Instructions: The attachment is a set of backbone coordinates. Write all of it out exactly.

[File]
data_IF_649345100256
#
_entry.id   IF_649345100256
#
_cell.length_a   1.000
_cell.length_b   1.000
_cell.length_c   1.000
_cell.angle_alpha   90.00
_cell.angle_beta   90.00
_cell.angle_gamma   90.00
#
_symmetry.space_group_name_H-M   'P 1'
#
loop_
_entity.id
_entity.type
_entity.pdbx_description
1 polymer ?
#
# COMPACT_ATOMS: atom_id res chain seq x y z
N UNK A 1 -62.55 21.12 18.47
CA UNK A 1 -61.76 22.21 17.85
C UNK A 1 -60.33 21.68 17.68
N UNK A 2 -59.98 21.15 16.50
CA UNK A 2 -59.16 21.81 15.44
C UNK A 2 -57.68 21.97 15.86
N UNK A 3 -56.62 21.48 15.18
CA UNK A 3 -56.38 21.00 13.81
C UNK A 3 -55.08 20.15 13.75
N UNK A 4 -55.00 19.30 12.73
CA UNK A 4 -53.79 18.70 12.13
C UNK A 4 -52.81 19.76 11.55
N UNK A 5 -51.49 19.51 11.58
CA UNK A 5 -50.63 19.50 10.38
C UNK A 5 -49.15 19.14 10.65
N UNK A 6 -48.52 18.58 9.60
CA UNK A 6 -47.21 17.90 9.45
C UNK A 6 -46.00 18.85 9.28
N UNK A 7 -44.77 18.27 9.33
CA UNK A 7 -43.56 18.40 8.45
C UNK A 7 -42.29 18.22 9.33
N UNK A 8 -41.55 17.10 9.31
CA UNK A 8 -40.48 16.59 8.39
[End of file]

data_IF_649345100256
#
_entry.id   IF_649345100256
#
_cell.length_a   1.000
_cell.length_b   1.000
_cell.length_c   1.000
_cell.angle_alpha   90.00
_cell.angle_beta   90.00
_cell.angle_gamma   90.00
#
_symmetry.space_group_name_H-M   'P 1'
#
loop_
_entity.id
_entity.type
_entity.pdbx_description
1 polymer ?
#
# COMPACT_ATOMS: atom_id res chain seq x y z
N UNK A 1 -62.55 21.12 18.47
CA UNK A 1 -61.76 22.21 17.85
C UNK A 1 -60.33 21.68 17.68
N UNK A 2 -59.98 21.15 16.50
CA UNK A 2 -59.16 21.81 15.44
C UNK A 2 -57.68 21.97 15.86
N UNK A 3 -56.62 21.48 15.18
CA UNK A 3 -56.38 21.00 13.81
C UNK A 3 -55.08 20.15 13.75
N UNK A 4 -55.00 19.30 12.73
CA UNK A 4 -53.79 18.70 12.13
C UNK A 4 -52.81 19.76 11.55
N UNK A 5 -51.49 19.51 11.58
CA UNK A 5 -50.63 19.50 10.38
C UNK A 5 -49.15 19.14 10.65
N UNK A 6 -48.52 18.58 9.60
CA UNK A 6 -47.21 17.90 9.45
C UNK A 6 -46.00 18.85 9.28
N UNK A 7 -44.77 18.27 9.33
CA UNK A 7 -43.56 18.40 8.45
C UNK A 7 -42.29 18.22 9.33
N UNK A 8 -41.55 17.10 9.31
CA UNK A 8 -40.48 16.59 8.39